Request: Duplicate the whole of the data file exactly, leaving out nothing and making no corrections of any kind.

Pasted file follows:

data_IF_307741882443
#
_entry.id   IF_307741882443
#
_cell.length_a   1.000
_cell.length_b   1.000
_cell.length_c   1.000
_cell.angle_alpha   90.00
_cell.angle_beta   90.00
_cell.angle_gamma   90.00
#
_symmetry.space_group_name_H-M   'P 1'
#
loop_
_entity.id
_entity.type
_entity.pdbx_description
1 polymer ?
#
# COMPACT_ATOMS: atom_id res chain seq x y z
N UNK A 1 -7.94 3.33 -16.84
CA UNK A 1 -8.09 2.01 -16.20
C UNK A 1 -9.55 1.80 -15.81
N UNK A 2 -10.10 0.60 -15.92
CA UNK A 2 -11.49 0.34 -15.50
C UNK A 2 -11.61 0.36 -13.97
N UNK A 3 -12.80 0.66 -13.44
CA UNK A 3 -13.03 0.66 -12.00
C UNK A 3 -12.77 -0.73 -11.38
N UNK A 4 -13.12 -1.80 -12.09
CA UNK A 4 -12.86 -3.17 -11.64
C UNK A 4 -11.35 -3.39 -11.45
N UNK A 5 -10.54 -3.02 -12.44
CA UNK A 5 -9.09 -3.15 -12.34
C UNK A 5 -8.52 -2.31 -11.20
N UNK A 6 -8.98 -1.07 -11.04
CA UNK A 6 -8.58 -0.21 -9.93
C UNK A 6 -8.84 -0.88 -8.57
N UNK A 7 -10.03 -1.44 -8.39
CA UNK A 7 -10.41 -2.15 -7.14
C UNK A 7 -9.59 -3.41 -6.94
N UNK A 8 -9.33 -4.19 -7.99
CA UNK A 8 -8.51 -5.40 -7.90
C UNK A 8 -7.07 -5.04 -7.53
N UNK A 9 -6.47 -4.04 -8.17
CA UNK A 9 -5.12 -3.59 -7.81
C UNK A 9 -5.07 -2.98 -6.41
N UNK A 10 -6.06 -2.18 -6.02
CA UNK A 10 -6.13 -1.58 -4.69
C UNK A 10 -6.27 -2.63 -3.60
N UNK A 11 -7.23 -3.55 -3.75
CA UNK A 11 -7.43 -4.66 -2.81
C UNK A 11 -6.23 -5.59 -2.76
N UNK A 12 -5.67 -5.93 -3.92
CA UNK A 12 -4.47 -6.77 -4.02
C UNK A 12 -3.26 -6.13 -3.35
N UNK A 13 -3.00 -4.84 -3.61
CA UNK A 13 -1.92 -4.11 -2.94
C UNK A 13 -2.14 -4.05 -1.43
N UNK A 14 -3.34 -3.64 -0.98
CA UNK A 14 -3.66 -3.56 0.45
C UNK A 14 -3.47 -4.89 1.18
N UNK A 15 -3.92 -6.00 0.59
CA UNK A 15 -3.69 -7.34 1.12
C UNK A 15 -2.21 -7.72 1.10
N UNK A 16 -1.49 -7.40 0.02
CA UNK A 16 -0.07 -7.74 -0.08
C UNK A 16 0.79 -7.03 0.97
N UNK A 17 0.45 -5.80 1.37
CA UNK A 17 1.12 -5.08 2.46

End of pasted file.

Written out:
data_IF_307741882443
#
_entry.id   IF_307741882443
#
_cell.length_a   1.000
_cell.length_b   1.000
_cell.length_c   1.000
_cell.angle_alpha   90.00
_cell.angle_beta   90.00
_cell.angle_gamma   90.00
#
_symmetry.space_group_name_H-M   'P 1'
#
loop_
_entity.id
_entity.type
_entity.pdbx_description
1 polymer ?
#
# COMPACT_ATOMS: atom_id res chain seq x y z
N UNK A 1 -7.94 3.33 -16.84
CA UNK A 1 -8.09 2.01 -16.20
C UNK A 1 -9.55 1.80 -15.81
N UNK A 2 -10.10 0.60 -15.92
CA UNK A 2 -11.49 0.34 -15.50
C UNK A 2 -11.61 0.36 -13.97
N UNK A 3 -12.80 0.66 -13.44
CA UNK A 3 -13.03 0.66 -12.00
C UNK A 3 -12.77 -0.73 -11.38
N UNK A 4 -13.12 -1.80 -12.09
CA UNK A 4 -12.86 -3.17 -11.64
C UNK A 4 -11.35 -3.39 -11.45
N UNK A 5 -10.54 -3.02 -12.44
CA UNK A 5 -9.09 -3.15 -12.34
C UNK A 5 -8.52 -2.31 -11.20
N UNK A 6 -8.98 -1.07 -11.04
CA UNK A 6 -8.58 -0.21 -9.93
C UNK A 6 -8.84 -0.88 -8.57
N UNK A 7 -10.03 -1.44 -8.39
CA UNK A 7 -10.41 -2.15 -7.14
C UNK A 7 -9.59 -3.41 -6.94
N UNK A 8 -9.33 -4.19 -7.99
CA UNK A 8 -8.51 -5.40 -7.90
C UNK A 8 -7.07 -5.04 -7.53
N UNK A 9 -6.47 -4.04 -8.17
CA UNK A 9 -5.12 -3.59 -7.81
C UNK A 9 -5.07 -2.98 -6.41
N UNK A 10 -6.06 -2.18 -6.02
CA UNK A 10 -6.13 -1.58 -4.69
C UNK A 10 -6.27 -2.63 -3.60
N UNK A 11 -7.23 -3.55 -3.75
CA UNK A 11 -7.43 -4.66 -2.81
C UNK A 11 -6.23 -5.59 -2.76
N UNK A 12 -5.67 -5.93 -3.92
CA UNK A 12 -4.47 -6.77 -4.02
C UNK A 12 -3.26 -6.13 -3.35
N UNK A 13 -3.00 -4.84 -3.61
CA UNK A 13 -1.92 -4.11 -2.94
C UNK A 13 -2.14 -4.05 -1.43
N UNK A 14 -3.34 -3.64 -0.98
CA UNK A 14 -3.66 -3.56 0.45
C UNK A 14 -3.47 -4.89 1.18
N UNK A 15 -3.92 -6.00 0.59
CA UNK A 15 -3.69 -7.34 1.12
C UNK A 15 -2.21 -7.72 1.10
N UNK A 16 -1.49 -7.40 0.02
CA UNK A 16 -0.07 -7.74 -0.08
C UNK A 16 0.79 -7.03 0.97
N UNK A 17 0.45 -5.80 1.37
CA UNK A 17 1.12 -5.08 2.46